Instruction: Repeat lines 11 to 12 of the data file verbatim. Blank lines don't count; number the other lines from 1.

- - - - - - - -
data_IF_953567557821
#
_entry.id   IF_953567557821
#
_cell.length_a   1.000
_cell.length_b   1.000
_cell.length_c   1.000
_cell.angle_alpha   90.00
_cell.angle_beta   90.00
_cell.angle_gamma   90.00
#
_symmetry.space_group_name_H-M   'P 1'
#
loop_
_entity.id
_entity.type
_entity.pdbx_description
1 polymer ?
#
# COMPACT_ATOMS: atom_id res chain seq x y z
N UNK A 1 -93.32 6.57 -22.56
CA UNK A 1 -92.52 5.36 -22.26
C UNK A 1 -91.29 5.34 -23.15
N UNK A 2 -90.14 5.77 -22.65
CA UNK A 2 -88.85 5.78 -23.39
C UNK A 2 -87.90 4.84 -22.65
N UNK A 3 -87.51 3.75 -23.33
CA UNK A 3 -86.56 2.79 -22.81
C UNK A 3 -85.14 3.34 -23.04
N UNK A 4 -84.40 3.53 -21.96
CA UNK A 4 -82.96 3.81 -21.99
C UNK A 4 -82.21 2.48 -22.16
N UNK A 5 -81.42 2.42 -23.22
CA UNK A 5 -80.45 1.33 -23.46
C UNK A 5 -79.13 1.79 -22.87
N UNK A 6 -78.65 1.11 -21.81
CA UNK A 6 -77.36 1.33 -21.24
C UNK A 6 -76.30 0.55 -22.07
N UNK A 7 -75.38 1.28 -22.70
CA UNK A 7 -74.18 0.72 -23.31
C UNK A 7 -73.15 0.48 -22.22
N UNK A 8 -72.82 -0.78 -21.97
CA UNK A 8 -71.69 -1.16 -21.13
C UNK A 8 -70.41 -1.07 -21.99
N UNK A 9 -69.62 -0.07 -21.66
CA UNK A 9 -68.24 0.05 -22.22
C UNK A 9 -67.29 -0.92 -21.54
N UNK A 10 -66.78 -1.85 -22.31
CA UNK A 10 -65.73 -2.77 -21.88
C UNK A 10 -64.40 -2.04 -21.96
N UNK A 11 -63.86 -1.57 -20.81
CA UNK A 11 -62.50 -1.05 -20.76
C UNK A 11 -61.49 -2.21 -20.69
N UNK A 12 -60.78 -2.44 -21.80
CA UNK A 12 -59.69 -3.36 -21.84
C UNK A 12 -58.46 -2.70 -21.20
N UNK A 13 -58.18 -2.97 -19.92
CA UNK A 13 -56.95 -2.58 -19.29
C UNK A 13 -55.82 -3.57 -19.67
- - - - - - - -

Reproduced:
#
_symmetry.space_group_name_H-M   'P 1'